DEAR MIKE: I have been married for about 20 years and I love my wife as much today as I did the day we got married. However, as much as I love her, I really do not like her much these days.
My wife, Carol, has always been very assertive. I am just the opposite — very passive. She runs the roost and I have always been fine with that.
However, things have changed a lot in the last five years or so. I get criticized for everything I do and never thanked for anything. She leaves me a list of chores to do every day when I come home from work. Heaven help me if they are not completed and exactly the way she wants them to be done.
She works outside the home, as I do, so I have no problem with sharing the chores. It’s the ridicule and being put down that are getting to me. The other day, I forgot to put out the garbage when leaving for work. When I got home, she immediately got in my face and started screaming at me and calling me all sorts of names. To make matters worse, my two teenage sons were standing right there when she did it.
The oldest, Jake, approached me afterward and asked me why I take that kind of abuse from his mother. He said, “dad, I would never let anyone talk to me that way.”
I do get upset once in a while and explode on her and we end up not talking for a couple of weeks. My fear is that someday I will to do more than just yell and someone will get hurt.
How do I handle this? I love this woman and don’t want it to end up so we can’t live together, but I am not sure how much longer I can take this abuse. Do you have any suggestions? — Peter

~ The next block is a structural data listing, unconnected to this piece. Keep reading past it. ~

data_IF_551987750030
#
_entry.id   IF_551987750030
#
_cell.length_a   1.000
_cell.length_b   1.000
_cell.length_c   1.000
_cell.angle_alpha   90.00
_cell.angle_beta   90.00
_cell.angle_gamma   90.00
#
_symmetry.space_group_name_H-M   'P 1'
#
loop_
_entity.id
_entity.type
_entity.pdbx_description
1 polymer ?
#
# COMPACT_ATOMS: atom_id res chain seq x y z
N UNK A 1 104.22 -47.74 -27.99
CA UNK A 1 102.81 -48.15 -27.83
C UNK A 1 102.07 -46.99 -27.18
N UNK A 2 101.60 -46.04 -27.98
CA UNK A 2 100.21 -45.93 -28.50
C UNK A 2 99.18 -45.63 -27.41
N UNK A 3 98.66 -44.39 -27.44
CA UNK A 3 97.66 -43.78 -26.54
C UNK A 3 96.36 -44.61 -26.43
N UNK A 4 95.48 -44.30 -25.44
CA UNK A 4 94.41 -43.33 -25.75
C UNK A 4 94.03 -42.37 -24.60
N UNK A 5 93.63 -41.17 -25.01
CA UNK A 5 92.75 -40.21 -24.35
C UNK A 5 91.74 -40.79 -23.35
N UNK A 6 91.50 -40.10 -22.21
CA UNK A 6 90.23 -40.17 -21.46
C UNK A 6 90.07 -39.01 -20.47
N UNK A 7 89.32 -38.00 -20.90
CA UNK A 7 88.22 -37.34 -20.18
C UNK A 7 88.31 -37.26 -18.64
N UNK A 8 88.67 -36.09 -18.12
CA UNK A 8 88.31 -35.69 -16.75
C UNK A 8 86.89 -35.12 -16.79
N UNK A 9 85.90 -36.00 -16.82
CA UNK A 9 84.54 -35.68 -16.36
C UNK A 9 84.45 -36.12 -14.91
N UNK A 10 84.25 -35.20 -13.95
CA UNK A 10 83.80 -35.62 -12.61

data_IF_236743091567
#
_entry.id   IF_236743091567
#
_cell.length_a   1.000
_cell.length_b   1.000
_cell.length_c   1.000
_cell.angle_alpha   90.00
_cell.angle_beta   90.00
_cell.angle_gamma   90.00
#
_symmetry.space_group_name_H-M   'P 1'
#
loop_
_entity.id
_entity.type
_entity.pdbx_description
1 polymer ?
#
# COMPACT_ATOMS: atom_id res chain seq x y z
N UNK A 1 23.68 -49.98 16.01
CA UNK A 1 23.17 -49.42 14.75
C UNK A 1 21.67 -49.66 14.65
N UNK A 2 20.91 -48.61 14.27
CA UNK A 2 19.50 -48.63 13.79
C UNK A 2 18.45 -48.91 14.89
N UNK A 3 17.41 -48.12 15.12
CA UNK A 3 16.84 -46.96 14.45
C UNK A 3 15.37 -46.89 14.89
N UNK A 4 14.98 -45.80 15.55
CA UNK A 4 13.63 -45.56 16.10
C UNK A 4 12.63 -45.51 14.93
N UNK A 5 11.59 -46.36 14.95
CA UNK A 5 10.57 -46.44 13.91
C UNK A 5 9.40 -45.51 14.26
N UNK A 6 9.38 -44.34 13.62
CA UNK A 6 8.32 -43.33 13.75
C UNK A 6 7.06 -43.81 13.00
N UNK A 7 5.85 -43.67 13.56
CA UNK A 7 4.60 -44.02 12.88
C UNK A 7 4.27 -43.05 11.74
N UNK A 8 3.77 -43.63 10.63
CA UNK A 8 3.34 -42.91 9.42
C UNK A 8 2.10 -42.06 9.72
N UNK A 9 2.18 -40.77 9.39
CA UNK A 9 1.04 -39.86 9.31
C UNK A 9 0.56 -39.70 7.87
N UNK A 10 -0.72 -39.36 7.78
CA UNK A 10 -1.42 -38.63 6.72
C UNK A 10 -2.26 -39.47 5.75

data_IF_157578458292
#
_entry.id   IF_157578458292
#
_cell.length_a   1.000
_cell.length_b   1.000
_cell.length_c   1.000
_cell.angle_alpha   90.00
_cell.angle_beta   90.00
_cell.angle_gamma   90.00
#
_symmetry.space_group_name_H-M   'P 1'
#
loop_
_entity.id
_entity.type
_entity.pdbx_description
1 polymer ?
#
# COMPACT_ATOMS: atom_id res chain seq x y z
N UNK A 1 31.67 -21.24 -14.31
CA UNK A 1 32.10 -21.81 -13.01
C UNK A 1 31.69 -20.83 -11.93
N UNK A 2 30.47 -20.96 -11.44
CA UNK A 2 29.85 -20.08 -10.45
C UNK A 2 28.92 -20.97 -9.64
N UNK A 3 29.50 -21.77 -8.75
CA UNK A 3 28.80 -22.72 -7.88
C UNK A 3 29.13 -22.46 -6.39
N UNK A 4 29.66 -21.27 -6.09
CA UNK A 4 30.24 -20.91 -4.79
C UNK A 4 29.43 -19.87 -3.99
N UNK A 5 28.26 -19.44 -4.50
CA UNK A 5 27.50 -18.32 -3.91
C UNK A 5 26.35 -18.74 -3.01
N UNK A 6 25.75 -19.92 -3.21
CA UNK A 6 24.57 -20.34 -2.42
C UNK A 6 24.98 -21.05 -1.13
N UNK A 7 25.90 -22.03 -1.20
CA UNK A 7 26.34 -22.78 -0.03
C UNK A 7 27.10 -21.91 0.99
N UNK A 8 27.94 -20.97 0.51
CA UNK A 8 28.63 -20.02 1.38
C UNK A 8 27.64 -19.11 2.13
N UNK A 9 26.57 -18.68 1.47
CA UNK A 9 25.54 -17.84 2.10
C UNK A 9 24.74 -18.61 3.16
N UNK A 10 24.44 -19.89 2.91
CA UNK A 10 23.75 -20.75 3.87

DEAR PETER: Rule number one in anger management is “Look at the big picture.” It seems that your wife sees your passive behavior over the years as a sign of weakness. The communication in your marriage also seems to have broken down.
First, I would suggest that you check with your local community college to see if it offers any courses on assertive behavior and sign up for a class.
Second, you and your wife should find a counselor who can work with both of you on getting the communication back into your marriage.
No one should have to take abuse, verbal or physical. However, the abused party has to learn how to set limits on how much he will take.
If you do nothing, it’s almost guaranteed that you will explode and do something you will regret. What you are doing now is imploding your anger. Willpower and self-control will only go so far before you explode.
Do yourself a favor before things get completely out of control: Get some help for both of you and begin enjoying your marriage, not regretting it. Good luck. — Mike
Michael Hayden is a certified anger management counselor who runs Bay State Anger Management and Counseling in Chelmsford. Contact him at email@example.com or 978-606-3955.